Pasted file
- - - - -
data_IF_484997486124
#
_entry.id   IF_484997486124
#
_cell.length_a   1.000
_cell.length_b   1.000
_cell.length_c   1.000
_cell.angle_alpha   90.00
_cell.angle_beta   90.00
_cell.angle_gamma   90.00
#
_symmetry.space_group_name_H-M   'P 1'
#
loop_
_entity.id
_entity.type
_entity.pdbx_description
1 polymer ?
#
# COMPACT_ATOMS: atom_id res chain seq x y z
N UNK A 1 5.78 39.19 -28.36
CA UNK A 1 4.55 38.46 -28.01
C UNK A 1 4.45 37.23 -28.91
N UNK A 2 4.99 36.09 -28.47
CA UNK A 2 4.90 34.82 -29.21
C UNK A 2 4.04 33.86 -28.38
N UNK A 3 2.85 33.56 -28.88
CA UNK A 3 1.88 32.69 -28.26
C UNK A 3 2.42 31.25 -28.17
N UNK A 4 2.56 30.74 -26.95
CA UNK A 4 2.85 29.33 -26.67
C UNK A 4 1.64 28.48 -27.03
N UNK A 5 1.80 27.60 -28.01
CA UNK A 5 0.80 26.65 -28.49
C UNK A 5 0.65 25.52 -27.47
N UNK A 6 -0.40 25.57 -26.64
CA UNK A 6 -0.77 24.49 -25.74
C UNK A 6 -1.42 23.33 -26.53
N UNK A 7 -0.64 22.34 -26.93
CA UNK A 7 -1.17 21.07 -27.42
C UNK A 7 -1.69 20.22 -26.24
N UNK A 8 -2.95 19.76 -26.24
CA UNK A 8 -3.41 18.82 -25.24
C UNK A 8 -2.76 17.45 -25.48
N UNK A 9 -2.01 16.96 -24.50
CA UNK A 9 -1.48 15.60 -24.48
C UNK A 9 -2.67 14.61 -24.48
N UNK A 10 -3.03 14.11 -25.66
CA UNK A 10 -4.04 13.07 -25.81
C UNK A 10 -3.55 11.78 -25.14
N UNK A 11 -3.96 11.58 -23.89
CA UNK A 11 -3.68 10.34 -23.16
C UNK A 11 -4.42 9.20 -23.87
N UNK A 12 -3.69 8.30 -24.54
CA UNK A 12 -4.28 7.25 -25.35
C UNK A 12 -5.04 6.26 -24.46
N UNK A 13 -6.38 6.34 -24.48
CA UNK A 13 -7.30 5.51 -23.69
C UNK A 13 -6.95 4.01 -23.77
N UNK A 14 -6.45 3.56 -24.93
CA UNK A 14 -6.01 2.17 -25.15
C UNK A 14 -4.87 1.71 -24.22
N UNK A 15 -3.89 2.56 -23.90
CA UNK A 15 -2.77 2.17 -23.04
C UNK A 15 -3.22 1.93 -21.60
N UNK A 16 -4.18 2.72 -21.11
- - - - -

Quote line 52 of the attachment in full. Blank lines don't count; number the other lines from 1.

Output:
CA UNK A 11 -3.68 10.34 -23.16